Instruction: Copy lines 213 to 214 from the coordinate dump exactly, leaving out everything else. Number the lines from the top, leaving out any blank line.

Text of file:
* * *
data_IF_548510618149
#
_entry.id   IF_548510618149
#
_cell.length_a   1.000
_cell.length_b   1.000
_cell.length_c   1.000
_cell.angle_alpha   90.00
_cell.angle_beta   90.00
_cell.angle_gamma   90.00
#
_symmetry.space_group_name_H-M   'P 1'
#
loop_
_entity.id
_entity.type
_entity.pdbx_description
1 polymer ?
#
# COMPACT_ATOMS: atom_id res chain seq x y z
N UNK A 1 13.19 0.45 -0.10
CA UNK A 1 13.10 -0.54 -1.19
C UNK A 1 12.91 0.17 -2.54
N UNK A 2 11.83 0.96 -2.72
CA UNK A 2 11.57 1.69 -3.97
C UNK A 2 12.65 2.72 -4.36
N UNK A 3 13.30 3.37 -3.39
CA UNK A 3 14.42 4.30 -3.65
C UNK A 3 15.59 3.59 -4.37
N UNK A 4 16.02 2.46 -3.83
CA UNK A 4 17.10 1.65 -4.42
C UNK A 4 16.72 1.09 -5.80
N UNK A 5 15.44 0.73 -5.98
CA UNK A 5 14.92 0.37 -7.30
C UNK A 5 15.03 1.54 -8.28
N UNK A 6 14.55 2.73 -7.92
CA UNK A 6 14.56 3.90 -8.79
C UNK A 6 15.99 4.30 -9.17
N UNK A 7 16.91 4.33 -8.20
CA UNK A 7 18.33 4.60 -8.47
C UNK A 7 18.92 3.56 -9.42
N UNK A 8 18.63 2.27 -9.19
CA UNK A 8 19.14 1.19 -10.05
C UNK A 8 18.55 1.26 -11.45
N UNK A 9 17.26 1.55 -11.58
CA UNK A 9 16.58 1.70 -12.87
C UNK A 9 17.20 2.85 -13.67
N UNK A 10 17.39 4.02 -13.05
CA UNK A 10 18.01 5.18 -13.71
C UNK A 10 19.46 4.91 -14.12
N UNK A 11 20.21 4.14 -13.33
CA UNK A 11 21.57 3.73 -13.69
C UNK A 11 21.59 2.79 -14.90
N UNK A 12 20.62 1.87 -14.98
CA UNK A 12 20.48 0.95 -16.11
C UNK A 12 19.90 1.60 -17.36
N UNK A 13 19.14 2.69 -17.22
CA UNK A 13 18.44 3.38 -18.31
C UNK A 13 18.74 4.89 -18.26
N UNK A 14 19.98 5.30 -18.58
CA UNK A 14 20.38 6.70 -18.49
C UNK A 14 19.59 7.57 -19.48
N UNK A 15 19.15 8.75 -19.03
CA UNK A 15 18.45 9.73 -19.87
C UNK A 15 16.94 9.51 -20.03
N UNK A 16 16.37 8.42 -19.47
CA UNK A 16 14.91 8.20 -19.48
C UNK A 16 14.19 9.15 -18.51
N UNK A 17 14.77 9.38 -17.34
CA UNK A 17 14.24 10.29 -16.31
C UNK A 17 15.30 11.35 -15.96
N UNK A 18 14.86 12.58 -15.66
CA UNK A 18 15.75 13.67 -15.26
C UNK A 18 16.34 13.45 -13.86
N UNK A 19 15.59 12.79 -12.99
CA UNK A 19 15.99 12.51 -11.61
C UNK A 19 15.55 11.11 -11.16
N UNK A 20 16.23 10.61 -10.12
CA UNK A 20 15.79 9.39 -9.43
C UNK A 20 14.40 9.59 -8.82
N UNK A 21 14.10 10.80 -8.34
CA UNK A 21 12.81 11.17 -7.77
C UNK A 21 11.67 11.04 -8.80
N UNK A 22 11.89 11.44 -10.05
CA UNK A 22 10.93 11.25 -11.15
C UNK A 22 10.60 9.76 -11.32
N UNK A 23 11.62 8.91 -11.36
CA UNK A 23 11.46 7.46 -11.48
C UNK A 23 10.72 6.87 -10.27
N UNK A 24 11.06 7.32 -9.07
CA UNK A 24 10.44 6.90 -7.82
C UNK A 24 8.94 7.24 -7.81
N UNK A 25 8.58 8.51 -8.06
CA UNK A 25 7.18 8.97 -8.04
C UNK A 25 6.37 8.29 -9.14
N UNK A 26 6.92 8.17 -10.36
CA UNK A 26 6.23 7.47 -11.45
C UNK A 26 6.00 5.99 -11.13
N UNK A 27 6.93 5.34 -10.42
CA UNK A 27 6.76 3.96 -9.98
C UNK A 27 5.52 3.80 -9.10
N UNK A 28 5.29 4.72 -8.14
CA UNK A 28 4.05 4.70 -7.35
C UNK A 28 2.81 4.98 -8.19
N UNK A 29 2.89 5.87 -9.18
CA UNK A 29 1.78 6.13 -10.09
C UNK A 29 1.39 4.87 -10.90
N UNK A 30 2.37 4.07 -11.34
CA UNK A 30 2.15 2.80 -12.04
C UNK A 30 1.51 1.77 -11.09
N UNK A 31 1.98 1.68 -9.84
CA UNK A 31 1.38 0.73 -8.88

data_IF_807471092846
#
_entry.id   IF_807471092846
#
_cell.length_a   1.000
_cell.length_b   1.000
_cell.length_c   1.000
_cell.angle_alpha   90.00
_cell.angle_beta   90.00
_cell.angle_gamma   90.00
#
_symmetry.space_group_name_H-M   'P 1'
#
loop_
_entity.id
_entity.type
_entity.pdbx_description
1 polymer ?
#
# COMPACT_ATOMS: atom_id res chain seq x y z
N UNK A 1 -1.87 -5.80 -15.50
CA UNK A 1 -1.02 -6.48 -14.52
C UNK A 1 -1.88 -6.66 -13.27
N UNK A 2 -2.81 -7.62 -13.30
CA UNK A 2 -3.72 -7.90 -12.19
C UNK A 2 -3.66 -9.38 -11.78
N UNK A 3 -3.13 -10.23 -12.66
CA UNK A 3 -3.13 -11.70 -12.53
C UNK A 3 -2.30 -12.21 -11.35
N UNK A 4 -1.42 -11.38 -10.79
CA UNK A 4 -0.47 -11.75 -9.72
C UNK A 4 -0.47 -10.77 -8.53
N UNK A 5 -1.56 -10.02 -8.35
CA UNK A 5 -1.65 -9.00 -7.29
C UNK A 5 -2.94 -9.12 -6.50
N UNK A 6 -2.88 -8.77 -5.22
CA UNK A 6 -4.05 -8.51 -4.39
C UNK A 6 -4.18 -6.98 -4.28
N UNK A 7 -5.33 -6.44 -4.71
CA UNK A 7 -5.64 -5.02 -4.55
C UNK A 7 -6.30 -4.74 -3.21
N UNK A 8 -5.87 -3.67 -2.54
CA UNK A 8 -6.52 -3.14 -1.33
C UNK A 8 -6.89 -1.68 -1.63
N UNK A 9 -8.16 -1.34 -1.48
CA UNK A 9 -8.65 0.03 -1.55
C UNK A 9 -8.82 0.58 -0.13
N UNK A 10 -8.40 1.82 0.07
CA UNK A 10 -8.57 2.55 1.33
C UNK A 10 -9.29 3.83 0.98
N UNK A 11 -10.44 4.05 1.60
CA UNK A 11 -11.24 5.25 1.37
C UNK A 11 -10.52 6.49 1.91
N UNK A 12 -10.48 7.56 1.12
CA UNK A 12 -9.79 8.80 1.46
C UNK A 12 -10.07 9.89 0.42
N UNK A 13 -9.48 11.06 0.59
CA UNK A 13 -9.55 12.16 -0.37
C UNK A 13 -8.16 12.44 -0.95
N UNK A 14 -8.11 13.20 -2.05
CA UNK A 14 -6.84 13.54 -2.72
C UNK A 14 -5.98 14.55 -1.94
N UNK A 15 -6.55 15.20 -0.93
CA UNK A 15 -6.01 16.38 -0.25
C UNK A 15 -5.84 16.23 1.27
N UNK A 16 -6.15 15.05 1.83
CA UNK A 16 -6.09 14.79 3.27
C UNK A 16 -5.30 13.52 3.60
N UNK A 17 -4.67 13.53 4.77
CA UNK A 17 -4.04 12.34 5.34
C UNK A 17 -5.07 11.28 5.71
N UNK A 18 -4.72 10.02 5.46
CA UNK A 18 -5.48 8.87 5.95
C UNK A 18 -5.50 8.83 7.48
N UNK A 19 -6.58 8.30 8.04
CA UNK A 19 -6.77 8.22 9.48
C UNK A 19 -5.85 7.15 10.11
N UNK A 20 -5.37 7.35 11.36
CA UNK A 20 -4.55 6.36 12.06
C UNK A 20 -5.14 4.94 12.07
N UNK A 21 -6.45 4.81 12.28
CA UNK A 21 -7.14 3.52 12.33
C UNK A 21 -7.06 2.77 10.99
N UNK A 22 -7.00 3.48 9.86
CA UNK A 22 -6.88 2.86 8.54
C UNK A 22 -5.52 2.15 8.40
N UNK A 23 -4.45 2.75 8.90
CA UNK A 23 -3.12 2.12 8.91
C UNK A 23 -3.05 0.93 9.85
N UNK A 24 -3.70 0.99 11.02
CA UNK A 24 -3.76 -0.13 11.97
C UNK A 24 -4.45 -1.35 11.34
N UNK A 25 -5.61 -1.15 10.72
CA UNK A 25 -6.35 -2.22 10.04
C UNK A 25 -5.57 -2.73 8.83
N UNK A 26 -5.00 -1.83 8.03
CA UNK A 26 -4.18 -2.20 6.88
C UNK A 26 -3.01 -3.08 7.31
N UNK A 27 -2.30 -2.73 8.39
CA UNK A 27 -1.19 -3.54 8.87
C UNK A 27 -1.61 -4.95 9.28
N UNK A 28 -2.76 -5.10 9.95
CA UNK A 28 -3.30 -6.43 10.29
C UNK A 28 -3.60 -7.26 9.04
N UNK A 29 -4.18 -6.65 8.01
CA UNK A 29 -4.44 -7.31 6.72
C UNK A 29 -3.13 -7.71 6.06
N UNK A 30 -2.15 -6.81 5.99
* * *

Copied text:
C UNK A 27 -1.61 -4.95 9.28
N UNK A 28 -2.76 -5.10 9.95